Situated in the aptly named London suburb of Woodford Green, Mazarin House offers a beautifully unique solution to a design challenge created by the diversity of the surrounding properties. Flanked by Edwardian housing and ‘70s blocks of flats, Mazarin’s transitional design perfectly unites these opposing architectural styles – with a little help from non-orthogonal geometry.
A study in sophisticated angles, Arboreal Architecture designed Mazarin to offer four floors of living within a three storey silhouette and provide six apartments enclosed within the mass and proportions of the neighbouring detached properties. By removing the restriction of right angles, each apartment is able to offer double-height, south facing living spaces accompanied by generous glazing and balconies.
The realisation of the rigorous design was made possible with Cross Laminated Timber. Computer controlled precision cutting of the CLT panels enabled the construction to achieve a high degree of airtightness and a continuous 200mm layer of insulation to attain a high standard of thermal performance. The use of timber as both a construction and finishing material further contributed to sustainability - not only reducing emissions associated with traditional construction, but also sequestering CO2.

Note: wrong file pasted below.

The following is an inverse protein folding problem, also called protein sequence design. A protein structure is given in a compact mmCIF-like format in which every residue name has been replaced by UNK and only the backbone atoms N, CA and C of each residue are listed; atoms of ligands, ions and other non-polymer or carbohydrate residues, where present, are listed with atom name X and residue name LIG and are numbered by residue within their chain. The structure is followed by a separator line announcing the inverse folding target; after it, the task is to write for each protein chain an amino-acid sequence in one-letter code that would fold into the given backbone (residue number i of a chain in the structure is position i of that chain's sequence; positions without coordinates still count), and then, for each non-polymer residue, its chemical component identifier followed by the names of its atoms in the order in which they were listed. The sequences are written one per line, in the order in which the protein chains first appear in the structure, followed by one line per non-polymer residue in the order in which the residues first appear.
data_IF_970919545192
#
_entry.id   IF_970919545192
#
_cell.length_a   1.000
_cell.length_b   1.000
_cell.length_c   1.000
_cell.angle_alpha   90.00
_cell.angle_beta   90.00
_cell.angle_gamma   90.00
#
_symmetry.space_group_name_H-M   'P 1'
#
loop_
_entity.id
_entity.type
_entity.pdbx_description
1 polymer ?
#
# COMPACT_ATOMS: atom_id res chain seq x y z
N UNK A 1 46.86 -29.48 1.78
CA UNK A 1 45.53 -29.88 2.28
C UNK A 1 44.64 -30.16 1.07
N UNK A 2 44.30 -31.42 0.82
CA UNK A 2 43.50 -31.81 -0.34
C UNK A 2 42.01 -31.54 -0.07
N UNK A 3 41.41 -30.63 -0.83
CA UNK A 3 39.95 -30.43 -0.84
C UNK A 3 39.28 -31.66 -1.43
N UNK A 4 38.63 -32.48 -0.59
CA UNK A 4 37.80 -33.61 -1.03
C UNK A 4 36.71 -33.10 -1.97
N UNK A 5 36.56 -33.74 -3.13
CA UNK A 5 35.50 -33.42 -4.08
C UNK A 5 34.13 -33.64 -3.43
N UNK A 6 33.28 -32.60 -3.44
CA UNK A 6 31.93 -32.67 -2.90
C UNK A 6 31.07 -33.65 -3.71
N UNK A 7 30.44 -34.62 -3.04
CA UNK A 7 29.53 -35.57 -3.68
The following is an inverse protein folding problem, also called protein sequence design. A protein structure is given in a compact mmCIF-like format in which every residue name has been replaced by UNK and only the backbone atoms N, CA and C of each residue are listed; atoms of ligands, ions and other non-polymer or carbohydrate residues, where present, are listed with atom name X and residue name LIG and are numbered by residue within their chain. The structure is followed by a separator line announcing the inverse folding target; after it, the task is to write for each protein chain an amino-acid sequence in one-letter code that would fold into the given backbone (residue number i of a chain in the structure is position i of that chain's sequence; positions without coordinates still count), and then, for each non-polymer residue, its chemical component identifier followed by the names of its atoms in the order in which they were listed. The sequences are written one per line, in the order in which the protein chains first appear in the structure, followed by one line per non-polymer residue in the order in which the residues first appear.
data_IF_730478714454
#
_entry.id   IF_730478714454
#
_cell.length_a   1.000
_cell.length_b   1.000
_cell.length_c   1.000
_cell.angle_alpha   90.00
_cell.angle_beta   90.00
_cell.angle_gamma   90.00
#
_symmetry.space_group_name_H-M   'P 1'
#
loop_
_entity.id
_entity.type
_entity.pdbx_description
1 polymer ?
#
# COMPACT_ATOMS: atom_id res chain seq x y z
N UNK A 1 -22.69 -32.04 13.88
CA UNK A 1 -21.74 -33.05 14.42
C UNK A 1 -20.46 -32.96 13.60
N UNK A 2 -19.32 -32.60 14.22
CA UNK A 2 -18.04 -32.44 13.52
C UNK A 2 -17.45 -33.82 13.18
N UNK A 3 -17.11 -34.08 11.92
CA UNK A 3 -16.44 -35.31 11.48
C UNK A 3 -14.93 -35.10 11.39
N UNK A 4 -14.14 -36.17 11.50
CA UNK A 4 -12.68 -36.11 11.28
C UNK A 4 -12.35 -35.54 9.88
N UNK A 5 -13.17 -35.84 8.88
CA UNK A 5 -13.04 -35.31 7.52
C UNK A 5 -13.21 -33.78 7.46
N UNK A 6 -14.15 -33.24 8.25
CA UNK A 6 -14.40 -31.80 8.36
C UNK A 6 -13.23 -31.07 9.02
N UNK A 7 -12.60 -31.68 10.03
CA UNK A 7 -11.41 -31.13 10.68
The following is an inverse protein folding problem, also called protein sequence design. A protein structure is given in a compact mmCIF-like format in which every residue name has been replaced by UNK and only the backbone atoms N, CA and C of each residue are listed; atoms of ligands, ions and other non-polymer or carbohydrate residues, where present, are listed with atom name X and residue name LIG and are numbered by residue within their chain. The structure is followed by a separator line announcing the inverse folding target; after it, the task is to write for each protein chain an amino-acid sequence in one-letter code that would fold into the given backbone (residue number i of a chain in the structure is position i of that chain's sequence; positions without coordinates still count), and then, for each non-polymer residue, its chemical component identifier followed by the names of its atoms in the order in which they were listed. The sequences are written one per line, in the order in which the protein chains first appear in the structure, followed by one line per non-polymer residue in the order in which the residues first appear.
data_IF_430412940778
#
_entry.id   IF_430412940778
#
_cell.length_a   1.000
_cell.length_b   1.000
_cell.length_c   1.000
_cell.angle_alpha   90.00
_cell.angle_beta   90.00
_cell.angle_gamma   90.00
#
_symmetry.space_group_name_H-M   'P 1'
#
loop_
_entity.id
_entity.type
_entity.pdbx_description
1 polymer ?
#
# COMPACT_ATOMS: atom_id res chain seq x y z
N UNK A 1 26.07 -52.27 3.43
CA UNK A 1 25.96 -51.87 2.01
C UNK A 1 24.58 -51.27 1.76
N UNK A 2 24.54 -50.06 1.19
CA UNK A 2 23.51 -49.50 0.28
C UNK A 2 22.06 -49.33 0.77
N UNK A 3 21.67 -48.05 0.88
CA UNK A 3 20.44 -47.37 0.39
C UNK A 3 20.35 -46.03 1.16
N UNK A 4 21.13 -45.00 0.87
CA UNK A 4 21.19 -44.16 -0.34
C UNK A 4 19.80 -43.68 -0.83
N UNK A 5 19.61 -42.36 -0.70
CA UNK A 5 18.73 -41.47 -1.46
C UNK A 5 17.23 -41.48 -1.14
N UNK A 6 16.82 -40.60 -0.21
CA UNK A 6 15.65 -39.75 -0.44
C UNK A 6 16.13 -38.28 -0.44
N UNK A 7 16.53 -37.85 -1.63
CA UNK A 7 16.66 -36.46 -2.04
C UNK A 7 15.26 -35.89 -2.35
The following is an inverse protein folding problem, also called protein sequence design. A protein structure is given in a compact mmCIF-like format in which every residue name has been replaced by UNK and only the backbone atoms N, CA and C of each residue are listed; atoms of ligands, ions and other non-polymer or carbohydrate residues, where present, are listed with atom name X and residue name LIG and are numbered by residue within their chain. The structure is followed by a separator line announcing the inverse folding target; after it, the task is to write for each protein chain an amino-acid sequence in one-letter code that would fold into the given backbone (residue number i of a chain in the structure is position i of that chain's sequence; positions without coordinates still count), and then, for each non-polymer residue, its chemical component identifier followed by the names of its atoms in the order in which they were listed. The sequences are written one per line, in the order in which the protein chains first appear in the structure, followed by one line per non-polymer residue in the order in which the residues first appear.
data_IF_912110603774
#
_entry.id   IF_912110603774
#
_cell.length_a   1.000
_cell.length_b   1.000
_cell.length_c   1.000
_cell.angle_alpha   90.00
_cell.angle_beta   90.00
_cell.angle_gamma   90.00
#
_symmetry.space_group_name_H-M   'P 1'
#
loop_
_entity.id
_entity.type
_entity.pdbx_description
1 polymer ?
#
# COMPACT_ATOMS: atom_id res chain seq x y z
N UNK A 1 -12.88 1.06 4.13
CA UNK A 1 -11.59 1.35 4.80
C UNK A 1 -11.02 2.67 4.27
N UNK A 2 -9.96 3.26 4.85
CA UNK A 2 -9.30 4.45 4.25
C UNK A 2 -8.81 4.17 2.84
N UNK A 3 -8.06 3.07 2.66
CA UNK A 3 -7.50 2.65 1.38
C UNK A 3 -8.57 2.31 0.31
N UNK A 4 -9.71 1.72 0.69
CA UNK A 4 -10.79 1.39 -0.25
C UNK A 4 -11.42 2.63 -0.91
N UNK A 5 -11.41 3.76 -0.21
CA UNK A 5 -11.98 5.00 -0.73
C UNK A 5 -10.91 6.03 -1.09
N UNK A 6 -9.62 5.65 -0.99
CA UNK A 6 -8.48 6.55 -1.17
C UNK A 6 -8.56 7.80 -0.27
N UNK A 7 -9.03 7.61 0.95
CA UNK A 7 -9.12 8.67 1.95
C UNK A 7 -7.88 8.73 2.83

Tom Raymont from Arboreal Architecture explained: "The exterior of Mazarin House is clad with a SILA A/B rainscreen in a custom narrow profile spaced to align with the brick coursing of adjacent buildings. We selectively extended the rainscreen across southfacing windows to reduce summertime solar gain and across the balconies to provide a balustrade. We also specified Russwood timber internally, using their Engineered Chateau Natural Character/Prime Oak floorboards.
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